INDIANAPOLIS — Some coaches never get to the Final Four.
Make that most coaches.
Bob Huggins waited 18 years to make a return visit.
And then there’s Jim Clements, West Virginia University president.
He walks in the door, flips his hat on the rack and wonders, “What time’s the next flight to Indianapolis?”
Or so it seems.
Ten presidents of the school have come and gone since Jerry West led WVU to the Final Four, interestingly enough in the first year of Elvis J. Stahr Jr.’s term as president of the school, just as Da’Sean Butler and Huggins have led WVU to the showcase of college basketball in Clement’s first season.
“It’s been great,” Clements said on Friday, just before boarding a plane to come to the Final Four. “WVU is a special place. This is the first year and we’re going to the Final Four, President Clinton is coming on campus for graduation, we have reached all-time high in research funding and we’re launching our strategic plan for the future.”
The only thing missing is soup for lunch.
Clements takes no credit for what has happened since he arrived with the school in turmoil over first the Rich Rodriguez debacle, then the Heather Bresch mess, but certainly the image of the university has been rescued rather quickly and efficiently.
“I knew what I was getting into when I came here,” Clements said. “I also know there were a lot of good people, dedicated people. I saw a university with a lot of potential, but I’m just one guy out of thousands.”
He is, however, the only one carrying the title of president, and with that comes the heat in the kitchen, as well as the praise for a job well done.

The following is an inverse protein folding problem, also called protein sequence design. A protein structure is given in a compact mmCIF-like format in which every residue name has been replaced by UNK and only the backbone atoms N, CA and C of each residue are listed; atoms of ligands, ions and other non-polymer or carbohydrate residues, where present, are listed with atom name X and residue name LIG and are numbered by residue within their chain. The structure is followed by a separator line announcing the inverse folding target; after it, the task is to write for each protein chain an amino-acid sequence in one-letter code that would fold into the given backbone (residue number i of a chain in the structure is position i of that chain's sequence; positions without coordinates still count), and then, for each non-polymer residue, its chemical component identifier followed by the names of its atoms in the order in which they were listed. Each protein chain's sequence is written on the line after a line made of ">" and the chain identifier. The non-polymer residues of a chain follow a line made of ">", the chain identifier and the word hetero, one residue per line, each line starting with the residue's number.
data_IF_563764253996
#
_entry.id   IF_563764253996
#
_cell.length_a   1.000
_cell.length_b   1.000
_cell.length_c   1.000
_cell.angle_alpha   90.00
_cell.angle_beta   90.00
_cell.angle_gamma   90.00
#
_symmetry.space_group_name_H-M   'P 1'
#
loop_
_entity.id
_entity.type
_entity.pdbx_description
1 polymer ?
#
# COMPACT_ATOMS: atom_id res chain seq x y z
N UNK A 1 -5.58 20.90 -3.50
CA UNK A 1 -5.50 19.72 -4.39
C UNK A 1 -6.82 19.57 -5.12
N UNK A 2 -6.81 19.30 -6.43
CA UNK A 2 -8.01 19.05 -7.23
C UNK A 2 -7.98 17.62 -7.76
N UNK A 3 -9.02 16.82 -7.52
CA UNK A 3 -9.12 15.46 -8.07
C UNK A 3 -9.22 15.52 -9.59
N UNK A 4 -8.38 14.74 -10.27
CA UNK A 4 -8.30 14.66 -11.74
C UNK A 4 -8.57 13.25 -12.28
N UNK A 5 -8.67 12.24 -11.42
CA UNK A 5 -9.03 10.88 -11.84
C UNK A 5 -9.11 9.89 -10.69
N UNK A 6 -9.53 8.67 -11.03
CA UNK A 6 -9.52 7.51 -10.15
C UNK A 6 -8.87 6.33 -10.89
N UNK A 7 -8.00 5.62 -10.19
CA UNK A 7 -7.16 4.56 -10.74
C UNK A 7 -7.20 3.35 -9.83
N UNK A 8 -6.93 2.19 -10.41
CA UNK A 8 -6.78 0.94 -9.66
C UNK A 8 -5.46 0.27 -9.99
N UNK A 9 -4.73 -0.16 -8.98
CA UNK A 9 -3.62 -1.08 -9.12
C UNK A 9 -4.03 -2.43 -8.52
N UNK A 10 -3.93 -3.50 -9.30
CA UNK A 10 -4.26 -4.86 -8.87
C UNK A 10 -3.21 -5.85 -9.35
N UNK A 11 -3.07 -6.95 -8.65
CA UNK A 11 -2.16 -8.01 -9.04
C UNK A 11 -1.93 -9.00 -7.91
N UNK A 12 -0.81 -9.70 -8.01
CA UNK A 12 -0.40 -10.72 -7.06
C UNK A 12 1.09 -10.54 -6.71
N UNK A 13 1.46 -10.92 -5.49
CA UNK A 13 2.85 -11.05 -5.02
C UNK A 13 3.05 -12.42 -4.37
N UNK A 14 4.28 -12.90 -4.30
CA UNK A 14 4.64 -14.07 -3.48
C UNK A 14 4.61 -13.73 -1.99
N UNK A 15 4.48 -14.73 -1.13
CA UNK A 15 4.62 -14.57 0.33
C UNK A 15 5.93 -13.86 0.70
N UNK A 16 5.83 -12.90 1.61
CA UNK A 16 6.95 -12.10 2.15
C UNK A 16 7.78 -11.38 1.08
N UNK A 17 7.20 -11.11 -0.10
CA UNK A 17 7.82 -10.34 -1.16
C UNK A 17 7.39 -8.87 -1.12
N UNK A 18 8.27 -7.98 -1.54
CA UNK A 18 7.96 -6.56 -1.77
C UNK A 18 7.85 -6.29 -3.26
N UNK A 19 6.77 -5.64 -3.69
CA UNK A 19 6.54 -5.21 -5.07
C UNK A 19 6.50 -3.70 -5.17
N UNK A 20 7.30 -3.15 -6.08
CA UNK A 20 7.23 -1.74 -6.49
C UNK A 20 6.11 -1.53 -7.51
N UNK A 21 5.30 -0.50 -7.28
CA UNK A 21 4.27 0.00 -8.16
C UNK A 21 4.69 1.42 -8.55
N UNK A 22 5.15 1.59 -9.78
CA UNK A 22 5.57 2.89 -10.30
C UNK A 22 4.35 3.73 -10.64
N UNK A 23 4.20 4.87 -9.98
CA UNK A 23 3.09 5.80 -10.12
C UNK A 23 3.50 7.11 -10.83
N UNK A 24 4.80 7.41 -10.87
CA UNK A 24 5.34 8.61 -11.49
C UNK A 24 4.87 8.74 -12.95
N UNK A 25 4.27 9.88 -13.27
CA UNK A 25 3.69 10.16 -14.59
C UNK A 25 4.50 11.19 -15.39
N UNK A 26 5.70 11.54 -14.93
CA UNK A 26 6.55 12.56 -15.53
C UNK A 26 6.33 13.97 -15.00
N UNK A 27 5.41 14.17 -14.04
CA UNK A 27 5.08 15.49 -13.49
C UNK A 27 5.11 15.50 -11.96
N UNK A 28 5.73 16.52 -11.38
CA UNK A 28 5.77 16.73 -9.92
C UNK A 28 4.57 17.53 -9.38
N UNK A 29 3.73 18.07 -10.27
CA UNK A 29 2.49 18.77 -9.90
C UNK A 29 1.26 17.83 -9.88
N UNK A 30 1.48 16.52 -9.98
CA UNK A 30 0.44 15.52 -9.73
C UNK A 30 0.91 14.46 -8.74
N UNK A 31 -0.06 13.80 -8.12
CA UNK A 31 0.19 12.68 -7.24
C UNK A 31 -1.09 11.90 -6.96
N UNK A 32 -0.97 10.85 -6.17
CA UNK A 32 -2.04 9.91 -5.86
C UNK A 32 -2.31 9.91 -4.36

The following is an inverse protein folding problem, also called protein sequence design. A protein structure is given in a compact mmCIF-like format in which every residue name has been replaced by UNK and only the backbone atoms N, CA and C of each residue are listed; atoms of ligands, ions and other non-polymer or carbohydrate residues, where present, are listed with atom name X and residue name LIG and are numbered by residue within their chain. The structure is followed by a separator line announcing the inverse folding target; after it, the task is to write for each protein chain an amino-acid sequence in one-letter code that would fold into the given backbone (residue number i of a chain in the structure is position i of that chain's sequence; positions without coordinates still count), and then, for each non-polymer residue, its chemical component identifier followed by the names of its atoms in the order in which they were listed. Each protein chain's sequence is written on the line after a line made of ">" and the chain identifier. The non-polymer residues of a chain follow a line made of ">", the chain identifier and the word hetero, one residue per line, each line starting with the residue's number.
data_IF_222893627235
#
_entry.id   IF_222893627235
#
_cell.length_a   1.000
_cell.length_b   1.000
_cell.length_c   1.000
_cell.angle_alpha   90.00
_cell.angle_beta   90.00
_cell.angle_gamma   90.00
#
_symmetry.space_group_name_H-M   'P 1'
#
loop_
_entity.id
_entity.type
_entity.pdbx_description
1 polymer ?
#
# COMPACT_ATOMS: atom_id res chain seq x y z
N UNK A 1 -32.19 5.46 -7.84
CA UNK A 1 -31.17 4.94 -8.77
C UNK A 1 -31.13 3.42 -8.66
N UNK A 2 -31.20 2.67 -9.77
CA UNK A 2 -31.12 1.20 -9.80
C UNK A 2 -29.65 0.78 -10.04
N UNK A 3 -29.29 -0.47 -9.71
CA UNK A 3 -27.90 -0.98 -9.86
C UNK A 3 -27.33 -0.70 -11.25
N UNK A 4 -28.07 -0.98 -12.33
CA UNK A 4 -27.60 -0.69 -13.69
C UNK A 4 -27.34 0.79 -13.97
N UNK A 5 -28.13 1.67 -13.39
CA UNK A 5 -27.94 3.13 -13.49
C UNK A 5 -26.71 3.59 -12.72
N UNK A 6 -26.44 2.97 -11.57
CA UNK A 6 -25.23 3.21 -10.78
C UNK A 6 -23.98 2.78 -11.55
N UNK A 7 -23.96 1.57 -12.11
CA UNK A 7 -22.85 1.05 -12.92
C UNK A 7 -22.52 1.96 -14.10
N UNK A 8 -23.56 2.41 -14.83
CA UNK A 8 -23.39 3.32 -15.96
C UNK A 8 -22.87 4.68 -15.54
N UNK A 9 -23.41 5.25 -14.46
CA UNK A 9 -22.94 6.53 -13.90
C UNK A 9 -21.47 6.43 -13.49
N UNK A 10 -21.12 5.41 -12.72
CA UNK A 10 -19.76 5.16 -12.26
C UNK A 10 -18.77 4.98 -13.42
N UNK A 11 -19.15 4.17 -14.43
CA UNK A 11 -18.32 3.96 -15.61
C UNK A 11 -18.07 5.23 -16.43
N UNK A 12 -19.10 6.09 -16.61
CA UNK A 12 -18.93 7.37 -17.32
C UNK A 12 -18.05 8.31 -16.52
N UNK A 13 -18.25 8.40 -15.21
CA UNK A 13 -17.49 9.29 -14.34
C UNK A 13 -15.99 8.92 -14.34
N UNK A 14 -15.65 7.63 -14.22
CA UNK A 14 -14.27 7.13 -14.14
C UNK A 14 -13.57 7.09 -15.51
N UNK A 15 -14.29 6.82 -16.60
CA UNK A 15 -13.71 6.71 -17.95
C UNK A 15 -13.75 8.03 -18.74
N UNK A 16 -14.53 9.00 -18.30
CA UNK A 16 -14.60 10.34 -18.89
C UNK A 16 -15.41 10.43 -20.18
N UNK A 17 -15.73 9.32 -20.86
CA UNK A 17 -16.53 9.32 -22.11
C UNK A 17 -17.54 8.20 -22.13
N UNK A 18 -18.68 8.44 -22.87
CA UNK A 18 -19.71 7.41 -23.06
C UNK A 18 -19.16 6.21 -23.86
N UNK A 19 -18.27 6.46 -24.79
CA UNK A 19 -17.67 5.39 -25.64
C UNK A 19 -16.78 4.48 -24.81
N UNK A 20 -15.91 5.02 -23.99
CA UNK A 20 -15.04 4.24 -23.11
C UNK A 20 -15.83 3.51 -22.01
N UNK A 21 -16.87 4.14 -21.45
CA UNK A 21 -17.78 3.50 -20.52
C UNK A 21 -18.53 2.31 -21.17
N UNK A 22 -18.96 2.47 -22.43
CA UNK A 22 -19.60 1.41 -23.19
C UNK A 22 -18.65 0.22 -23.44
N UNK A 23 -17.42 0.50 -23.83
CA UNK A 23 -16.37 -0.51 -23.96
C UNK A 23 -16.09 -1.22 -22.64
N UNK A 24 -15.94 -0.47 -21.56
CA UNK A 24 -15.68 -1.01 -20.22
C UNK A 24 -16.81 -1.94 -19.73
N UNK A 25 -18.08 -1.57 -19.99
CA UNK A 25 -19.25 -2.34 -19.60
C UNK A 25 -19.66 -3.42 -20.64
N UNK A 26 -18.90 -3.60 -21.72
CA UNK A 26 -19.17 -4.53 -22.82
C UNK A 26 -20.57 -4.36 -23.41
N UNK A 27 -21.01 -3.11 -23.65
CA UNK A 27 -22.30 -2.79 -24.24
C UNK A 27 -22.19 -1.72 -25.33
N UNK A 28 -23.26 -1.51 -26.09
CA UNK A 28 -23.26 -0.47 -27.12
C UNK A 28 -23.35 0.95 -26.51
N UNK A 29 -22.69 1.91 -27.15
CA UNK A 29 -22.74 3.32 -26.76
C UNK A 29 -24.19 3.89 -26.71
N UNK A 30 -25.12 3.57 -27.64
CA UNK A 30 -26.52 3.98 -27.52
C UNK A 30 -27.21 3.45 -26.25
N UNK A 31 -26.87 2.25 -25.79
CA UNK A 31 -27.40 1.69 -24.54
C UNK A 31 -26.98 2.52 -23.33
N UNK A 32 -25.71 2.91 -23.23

Certainly, this run to the Final Four has been a huge boost to the school.
“Between the time we won the Big East Tournament and the Final Four our Internet hits on admissions has gone up 22 percent,” Clements said. “After we beat Kentucky, one of my son’s friends in Maryland sent an e-mail and said ‘I want to be a Mountaineer.’”
Right or wrong, all sides of a university benefit from athletic success.
Huggins addressed that when asked about how the role of a college coach has expanded over the past 10 years.
“I think we’ve always been a promotional arm of the university. Not the promotional arm, but a promotional arm.”
Duke coach Mike Krzyzewski was more expressive on the subject.
“If you’re at a school for a long time, you become much more than just a basketball coach at the school; you become an ambassador for the school. Like in my situation, I’ve been here for years. In addition to being head coach, in my contract I’m special assistant to our president. What does that mean? Well, it covers a whole bunch of areas.
“So when you’ve been there a long time, you’re the institutional memory in some case for how people handle things throughout the school.”
While this is all well and good, coaches often rise to heights reserved for far more important people and their pay goes through the roof. In Krzyzewski’s case, it’s more than $4 million a year.
If West Virginia wins the NCAA’s, will Bob Huggins be in Clements’ office seeking a raise?
He can’t ask for an extension, seeing as it’s hard to give a man with a lifetime contract an extension.
Clements is aware of the possibility.
“Huggs is a very loyal person,” Clements said, perhaps diffusing any effort Huggins might make to threaten to leave. “The way compensation works, it is based on your peer group. You cannot compare him to people in the university, but to other coaches on a national level.”
And national champions are paid like national champions, which could mean Clements will have to make some adjustment with Huggins’ salary.
The question is whether it makes economic sense, and it’s possible it does.
“It helps with fundraising,” Clements admitted. “It helps with visibility and with image. The benefits of something like a Final Four run are enormous. I can’t imagine putting a dollar value on it.”
Let’s just hope that Clements was far-sighted enough to include a bonus for himself if the Mountaineers win a national championship.
E-mail Bob Hertzel at firstname.lastname@example.org.